1/3 of New Jersey Residents Not Screened for Colon Cancer
That places New Jersey at 34th among the 50 states, sandwiched between Kentucky and West Virginia. Every single Northeastern state has a higher screening rate.
“When we saw the statistics from the American Cancer Society, we became concerned for the residents of New Jersey,” says Carl Wallach, M.D., board certified gastroenterologist, medical director of Hanover Endoscopy Center and physician partner at Florham Park Endoscopy Center. “My colleagues and I began to ask our patients why other people in their lives hadn’t been screened for this common and often fatal disease.”
Colon cancer is the third most commonly diagnosed cancer and the third leading cause of cancer death in both men and women in the U.S. Screening has the potential to prevent colorectal cancer because it can detect precancerous growths, called polyps, in the colon and rectum. Everyone over age 50 is at high risk and needs to be screened.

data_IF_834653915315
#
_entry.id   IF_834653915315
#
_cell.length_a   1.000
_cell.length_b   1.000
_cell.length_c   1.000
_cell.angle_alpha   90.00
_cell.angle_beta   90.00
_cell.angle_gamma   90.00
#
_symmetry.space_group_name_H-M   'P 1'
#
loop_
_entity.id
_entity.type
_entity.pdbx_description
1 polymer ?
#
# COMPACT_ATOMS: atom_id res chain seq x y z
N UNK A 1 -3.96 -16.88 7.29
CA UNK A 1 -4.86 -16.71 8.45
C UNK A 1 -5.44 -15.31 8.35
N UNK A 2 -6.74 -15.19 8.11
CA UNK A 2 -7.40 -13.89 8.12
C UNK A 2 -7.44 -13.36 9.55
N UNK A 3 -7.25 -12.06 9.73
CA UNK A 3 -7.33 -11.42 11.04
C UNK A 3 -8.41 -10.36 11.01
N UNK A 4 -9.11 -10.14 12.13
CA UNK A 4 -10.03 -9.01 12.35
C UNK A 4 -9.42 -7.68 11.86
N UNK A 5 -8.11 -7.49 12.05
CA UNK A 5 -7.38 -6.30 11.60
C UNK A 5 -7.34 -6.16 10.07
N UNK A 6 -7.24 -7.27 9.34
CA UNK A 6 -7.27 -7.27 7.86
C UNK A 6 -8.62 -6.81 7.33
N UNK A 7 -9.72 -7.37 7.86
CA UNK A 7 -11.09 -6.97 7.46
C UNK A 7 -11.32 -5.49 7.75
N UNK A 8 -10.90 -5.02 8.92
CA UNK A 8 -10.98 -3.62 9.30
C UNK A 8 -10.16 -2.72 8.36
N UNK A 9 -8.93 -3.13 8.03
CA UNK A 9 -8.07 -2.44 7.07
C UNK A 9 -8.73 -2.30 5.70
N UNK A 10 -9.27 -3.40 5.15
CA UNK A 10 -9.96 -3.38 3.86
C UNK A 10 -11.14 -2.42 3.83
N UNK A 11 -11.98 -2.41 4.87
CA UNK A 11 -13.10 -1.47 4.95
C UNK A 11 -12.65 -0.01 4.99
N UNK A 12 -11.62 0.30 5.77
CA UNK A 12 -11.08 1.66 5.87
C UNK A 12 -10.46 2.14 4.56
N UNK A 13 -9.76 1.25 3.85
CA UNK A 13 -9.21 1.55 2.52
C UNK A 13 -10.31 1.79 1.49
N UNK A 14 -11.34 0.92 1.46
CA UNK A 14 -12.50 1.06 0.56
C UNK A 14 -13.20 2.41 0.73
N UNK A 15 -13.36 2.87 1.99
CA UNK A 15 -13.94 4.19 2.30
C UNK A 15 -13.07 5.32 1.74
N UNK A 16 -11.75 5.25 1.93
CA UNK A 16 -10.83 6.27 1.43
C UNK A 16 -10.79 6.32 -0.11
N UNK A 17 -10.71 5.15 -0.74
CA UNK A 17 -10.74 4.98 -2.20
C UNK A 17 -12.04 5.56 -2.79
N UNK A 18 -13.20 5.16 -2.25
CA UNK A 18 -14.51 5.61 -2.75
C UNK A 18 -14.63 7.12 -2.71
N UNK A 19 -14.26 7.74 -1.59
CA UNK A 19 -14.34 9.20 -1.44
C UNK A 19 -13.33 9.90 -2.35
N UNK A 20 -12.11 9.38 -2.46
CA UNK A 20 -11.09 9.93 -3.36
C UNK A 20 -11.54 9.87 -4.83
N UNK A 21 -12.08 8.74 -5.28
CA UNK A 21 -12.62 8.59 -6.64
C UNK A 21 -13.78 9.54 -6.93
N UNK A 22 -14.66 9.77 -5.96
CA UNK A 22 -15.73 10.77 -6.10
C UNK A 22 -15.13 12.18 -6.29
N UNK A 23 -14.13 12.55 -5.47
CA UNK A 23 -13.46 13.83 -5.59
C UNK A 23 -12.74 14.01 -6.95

When asked why they don’t get screened, people usually cite a lack of knowledge about colon cancer prevention or the assumption that they don’t have the financial resources or sufficient medical coverage to afford a colonoscopy.
“When we started researching how New Jersey ranked on these points, we saw a different story,” says Dr. Wallach. “According to the U.S. Census Bureau data, New Jersey is among the wealthiest and most educated states in the country. Furthermore, the National Colorectal Cancer Research 'Alliance gives Legislation in New Jersey an 'A' rating in its efforts to make insurance providers cover preventive colorectal cancer screenings for all policy holders.”
This led the physicians and staff at the Florham Park Endoscopy Center and the Hanover Endoscopy Center to launch a new website called StopColonCancerNow.com/NorthJersey to inspire New Jerseyans to get educated and get screened.
Dr. Wallach and his colleagues at Florham Park Endoscopy Center and Hanover Endoscopy Center perform over 20,000 gastrointestinal procedures each year, but that is not enough.
“The United States has made a lot of progress in reducing colon cancer incidence and deaths in the past decade. This is due, in large part, to more people getting screened at the appropriate age,” said Dr. Wallach. “Now is the time for New Jersey to step up and save more lives.”